Bitcoin enthusiasts agree the digital currency hit a record recently. What they don’t agree on is the level of that milestone or even when it was set.
Data provider Refinitiv recorded an all-time high of $19,510 on Nov. 25. Research and news site CoinDesk recorded the high at $19,921 on Dec. 1. Another startup-data provider, Messari, put the high at $19,931, also on Dec. 1. Other exchanges and data providers have their own numbers.
The fractured marketplace has prompted the introduction of a new crop of tools to help investors track the burgeoning, volatile industry. Since bitcoin exploded in popularity again this fall, S&P Dow Jones Indices has said it would create cryptocurrency indexes. Other firms have launched a bitcoin-volatility index and a tool that aims to be the Bloomberg screen of the crypto industry.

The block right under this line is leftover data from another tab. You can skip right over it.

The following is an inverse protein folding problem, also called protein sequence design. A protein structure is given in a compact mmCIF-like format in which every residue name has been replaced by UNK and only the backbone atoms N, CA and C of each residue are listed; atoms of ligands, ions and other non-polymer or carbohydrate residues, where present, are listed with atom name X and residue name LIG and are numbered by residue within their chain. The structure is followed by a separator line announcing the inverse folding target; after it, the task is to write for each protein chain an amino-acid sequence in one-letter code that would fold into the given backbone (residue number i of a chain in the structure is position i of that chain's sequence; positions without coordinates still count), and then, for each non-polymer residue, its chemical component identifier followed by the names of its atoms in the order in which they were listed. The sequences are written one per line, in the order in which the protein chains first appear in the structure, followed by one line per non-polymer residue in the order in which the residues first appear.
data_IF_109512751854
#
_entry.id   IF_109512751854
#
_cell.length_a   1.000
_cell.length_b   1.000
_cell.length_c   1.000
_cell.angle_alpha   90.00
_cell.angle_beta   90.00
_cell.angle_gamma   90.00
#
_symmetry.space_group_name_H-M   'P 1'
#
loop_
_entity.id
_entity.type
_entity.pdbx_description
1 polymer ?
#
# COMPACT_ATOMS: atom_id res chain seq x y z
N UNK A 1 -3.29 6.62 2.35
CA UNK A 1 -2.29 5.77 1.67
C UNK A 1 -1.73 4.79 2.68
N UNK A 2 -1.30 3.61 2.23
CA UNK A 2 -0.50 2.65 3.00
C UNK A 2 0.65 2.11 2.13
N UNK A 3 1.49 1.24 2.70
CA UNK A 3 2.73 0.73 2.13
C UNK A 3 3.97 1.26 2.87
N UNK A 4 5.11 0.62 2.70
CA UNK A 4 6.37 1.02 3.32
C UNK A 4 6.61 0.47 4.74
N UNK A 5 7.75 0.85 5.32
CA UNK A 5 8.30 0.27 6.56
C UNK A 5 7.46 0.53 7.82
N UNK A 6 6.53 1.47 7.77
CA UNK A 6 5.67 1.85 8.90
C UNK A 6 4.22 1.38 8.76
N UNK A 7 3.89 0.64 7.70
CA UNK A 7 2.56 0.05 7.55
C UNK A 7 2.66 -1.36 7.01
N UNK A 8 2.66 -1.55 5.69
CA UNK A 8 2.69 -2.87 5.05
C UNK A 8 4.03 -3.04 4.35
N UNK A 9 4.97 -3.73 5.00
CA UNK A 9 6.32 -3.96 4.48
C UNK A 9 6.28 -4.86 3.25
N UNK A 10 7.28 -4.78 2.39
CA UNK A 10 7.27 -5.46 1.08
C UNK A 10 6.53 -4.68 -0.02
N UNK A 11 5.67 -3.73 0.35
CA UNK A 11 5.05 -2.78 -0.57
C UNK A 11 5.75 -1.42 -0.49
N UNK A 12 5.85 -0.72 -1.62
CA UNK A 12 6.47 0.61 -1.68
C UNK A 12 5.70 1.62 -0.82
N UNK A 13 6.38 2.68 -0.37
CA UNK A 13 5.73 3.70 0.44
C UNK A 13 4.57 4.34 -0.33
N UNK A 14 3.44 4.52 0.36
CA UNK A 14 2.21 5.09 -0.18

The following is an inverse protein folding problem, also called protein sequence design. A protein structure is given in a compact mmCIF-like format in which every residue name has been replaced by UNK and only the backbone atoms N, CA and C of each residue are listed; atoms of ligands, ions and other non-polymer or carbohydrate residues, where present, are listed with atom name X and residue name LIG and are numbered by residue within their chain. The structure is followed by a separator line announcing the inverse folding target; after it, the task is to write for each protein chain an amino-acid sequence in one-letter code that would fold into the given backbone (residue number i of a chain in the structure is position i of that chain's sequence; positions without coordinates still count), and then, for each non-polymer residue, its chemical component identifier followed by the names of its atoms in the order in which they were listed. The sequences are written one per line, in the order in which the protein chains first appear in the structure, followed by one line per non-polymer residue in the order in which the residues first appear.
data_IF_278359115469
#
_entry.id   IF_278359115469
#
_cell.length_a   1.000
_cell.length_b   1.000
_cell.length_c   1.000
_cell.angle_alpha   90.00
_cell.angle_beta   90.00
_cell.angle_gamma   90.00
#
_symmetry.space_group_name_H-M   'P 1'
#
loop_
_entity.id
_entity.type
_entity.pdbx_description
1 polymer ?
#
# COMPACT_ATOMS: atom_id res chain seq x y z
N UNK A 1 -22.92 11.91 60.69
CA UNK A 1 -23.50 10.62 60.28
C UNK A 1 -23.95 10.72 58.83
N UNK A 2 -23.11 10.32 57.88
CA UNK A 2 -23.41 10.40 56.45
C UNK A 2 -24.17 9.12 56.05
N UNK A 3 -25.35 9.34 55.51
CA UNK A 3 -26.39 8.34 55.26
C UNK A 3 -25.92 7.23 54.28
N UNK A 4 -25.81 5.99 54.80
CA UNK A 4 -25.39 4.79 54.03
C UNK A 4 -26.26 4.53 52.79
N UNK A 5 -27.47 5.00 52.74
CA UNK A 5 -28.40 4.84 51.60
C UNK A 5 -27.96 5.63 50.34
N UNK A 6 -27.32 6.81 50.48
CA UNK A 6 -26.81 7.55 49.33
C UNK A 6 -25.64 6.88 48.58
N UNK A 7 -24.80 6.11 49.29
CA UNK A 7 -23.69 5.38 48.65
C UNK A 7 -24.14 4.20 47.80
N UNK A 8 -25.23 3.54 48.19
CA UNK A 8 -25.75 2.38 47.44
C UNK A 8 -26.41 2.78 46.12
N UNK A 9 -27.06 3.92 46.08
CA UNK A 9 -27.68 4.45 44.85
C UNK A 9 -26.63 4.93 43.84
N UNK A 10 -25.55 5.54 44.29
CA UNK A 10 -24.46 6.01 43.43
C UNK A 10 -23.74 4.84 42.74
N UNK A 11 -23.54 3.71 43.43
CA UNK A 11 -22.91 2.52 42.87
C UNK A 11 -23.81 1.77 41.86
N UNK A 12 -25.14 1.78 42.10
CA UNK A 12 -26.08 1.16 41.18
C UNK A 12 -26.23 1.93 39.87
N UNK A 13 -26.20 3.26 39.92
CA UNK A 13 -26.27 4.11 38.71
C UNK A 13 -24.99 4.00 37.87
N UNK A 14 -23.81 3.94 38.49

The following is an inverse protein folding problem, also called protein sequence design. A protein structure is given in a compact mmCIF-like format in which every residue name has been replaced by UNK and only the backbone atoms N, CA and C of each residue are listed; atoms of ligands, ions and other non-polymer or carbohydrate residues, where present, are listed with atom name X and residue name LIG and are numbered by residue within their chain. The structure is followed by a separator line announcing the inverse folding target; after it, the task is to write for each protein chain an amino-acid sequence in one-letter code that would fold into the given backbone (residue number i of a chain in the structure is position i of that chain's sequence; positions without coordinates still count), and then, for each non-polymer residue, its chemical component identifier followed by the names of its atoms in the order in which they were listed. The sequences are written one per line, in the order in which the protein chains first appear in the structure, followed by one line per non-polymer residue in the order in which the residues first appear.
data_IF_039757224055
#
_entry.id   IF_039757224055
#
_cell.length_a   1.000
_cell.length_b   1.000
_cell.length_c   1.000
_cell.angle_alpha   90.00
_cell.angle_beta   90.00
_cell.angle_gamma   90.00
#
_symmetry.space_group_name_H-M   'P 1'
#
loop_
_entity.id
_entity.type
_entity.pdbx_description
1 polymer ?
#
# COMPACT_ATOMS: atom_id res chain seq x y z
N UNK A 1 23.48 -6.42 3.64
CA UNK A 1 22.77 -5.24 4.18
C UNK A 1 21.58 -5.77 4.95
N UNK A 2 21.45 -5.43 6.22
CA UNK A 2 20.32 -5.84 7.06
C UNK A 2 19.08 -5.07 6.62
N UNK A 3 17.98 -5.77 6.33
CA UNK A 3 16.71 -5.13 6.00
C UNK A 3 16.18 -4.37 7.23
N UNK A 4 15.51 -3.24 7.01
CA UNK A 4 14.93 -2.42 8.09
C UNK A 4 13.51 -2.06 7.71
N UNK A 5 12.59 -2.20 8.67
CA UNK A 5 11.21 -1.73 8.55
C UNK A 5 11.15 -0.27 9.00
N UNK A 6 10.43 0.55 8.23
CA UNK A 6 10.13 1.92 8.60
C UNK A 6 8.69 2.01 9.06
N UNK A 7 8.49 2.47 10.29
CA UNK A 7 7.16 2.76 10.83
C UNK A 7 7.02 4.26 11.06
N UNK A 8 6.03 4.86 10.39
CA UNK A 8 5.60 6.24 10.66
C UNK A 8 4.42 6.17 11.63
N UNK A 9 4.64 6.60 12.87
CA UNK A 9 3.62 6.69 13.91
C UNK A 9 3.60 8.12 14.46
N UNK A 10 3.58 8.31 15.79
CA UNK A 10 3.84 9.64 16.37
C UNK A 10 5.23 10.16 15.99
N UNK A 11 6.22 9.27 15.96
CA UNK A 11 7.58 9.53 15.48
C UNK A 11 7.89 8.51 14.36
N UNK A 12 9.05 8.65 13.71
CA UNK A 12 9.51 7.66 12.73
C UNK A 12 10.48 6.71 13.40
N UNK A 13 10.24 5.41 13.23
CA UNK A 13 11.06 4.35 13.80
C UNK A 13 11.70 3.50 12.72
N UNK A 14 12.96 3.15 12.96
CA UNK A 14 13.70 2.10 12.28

“That’s the biggest problem for trading, getting that historical data,” said Anthony Denier, the chief executive of trading platform Webull Financial LLC, which began allowing its clients to trade cryptocurrencies last month. “Where do you pull the data from? There’s no NYSE, no ICE or Nasdaq that will match up exactly with every other provider.”
The discrepancies in the bitcoin data reflect the nature of the industry itself. Bitcoin and hundreds of other cryptocurrencies trade on independent exchanges around the world. Every exchange manages its own data feed, comprising millions of trades. Some are regulated and transparent; others are notorious for unreliable volume numbers and fraudulent trading.